Zonkeys, the animals, are crossbreeds between wildly beautiful zebras and hardwearing donkeys. They are rare, because nature doesn’t create them without human intervention.

Zonkey Boot was founded in 2010, by the couple Alexandra Diaconu and Michael Rollig, and has its headquarters in their hometown, Vienna, Austria. Their first collection for Spring-Summer 2011 was launched in June 2010.

As a high-end men’s shoe brand, Zonkey Boot does not aim for luxury, but for the highest achievable qualities in craft, skills, engineering, materials and design. Having its roots as much in big scale shoemaking as in the artisan tradition, Zonkey Boot found its matching production partner in the Veneto region of northern Italy.

We share with the Veneti their enthusiasm for everything new and beautiful and at the same time their deep appreciation for traditions in craft and lifestyle.

As Viennese, we sport a sense for relaxed understatement and the simple but good things in life and we believe that Zonkey Boot’s understated style can easily be recognised anywhere and by anyone who pays attention to beauty and quality.

Making of Zonkey Boot


Zonkey Boot shows a minimum of decoration and the maximum of shape and form. The utmost attention is paid to the lasts and materials. The recipe may seem simple but, nevertheless, these ingredients need expert craftsmanship to give an outstanding shoe.

Mainly high–tech shoes from synthetic materials can be designed by computers and made by robots. We still use a pencil to draw the model on the last. Our artisan products need skilled craftsmen to accomplish hundreds of single operations to finalise a pair.

Many of these steps are done with simple hand tools, like the clicking, the hand sewing of the welt or the lasting of the moccasins. Other operations are executed with heavy and sometimes dangerous mechanical machines; but it is always the guiding hand of a skilled person, which guarantees the perfect result.

The Zonkey Boot shoes are passing through the hands of more than 60 workers. Some of them are with the industry for 40 years by now. Others are younger. Their experience combined adds up to quite a few hundreds of years of shoemaking. This is what we consider our heritage.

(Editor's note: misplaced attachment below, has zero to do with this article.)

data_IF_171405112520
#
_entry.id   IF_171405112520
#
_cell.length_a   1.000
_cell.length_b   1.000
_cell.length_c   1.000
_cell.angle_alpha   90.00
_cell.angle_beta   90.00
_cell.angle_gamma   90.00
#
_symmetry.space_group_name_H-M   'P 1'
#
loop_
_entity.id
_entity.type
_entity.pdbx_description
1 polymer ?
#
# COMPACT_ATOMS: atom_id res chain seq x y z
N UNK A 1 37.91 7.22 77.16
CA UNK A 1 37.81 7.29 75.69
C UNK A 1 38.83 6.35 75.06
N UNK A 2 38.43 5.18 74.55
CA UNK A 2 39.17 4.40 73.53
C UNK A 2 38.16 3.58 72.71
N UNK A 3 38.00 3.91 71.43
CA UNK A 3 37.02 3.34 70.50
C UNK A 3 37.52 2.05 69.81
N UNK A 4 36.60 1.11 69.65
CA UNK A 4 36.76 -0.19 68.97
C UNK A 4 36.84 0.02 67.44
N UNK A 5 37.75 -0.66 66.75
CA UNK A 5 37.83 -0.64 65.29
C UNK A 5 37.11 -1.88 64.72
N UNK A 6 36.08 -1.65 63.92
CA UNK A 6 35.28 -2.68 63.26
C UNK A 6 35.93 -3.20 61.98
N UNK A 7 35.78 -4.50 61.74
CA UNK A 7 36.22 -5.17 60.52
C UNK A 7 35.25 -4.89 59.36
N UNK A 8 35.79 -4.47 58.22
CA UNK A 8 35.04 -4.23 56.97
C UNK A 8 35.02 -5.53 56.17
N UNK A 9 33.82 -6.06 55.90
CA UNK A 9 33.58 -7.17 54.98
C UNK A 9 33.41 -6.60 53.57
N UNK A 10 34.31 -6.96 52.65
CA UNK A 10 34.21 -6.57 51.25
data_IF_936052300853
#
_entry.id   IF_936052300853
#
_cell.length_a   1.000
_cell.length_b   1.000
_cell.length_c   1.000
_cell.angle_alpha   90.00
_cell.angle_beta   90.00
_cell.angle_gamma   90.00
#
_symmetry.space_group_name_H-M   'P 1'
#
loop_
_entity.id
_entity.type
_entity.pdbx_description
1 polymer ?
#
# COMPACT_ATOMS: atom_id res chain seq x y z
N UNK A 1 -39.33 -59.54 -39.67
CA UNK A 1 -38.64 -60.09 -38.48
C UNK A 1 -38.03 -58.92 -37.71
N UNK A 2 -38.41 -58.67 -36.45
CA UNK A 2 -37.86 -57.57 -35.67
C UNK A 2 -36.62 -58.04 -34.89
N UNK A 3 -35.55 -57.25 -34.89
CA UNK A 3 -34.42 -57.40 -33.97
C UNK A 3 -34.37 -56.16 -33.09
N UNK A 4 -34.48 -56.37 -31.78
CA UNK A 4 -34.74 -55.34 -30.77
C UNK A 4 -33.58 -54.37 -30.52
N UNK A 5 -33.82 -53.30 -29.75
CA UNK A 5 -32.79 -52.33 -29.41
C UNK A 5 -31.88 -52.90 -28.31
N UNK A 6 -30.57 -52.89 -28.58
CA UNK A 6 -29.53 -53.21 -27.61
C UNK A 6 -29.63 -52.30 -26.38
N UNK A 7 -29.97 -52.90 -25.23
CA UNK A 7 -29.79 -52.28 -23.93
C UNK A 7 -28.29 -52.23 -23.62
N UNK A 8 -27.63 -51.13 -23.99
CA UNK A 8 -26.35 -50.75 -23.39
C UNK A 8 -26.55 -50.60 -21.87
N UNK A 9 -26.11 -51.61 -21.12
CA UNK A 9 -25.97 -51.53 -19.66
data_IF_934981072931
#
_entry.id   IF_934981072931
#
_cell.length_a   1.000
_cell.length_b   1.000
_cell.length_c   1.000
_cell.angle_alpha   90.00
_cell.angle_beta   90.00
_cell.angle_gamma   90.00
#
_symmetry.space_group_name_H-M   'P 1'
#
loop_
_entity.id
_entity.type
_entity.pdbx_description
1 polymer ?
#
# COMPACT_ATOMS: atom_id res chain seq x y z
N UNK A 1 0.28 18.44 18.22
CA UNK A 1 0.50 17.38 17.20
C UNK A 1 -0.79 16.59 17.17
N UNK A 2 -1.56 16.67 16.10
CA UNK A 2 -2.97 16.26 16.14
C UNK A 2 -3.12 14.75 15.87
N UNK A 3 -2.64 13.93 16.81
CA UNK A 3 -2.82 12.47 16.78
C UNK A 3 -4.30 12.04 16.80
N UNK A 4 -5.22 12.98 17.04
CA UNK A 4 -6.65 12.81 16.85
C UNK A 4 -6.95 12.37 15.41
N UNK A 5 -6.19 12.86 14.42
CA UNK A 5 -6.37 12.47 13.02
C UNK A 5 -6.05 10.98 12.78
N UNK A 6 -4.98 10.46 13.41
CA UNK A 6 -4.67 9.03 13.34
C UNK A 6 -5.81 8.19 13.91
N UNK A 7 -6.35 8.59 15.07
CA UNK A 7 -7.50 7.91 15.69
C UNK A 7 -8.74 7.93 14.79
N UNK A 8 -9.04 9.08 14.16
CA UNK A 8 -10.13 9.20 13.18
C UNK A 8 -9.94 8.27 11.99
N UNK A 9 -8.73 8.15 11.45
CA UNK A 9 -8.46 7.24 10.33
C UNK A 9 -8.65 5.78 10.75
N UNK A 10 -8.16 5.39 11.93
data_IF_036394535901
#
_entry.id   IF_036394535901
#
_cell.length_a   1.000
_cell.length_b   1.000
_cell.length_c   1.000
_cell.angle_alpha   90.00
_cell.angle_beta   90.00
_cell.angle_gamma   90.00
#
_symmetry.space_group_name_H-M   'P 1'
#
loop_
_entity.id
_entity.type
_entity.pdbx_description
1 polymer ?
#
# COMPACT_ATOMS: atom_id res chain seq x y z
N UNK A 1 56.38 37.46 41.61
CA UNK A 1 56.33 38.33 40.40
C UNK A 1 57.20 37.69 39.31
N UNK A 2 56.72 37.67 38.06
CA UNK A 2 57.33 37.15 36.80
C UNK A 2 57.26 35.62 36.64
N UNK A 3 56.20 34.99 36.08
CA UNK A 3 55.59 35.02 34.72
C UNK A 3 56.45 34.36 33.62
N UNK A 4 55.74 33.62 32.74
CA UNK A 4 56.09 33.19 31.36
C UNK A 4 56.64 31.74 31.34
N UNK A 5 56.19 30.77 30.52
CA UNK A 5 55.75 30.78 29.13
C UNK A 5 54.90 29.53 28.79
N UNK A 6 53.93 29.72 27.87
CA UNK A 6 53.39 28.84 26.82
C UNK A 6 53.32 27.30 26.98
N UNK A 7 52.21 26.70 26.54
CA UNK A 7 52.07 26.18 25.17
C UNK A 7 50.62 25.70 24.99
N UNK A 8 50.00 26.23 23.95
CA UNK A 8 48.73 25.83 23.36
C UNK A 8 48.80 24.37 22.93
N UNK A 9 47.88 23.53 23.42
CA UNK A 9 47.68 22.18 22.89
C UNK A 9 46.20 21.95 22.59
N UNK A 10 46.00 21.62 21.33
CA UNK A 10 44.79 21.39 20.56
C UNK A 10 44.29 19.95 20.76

Sewing entire uppers by hand has not been seen in the industry for decades. We proudly reintroduced this applied art and additionally implemented an unusual two-tone stitch, which we called TWIST (a Registered Community Design by Zonkey Boot).

The basic technique is similar to the welt stitching. Stitch by stitch the upper is pricked with an awl and a linen thread is sewn into the hole with two needles from each side. Depending on the model two to three hours are needed to complete an upper.


Hand-welted Goodyear is a commonly used term but actually incorrect. Goodyear implicates the use of a Goodyear welt-stitching machine. We prefer to have our welts hand stitched, because it enhances rigorously the flexibility of the shoe compared to machine welted Goodyear shoes.

Hand welting is amongst the most difficult hand sewing operations in the leather manufacturing trade. Besides its trickiness, the process is time consuming. There are about 160 stitches to be made on a pair and it takes roughly 40 minutes to do them. The same operation done with a welt-stitching machine takes rather less than a minute for a pair! Hence, while a craftsman stitches one pair, the machine worker makes 40 pairs.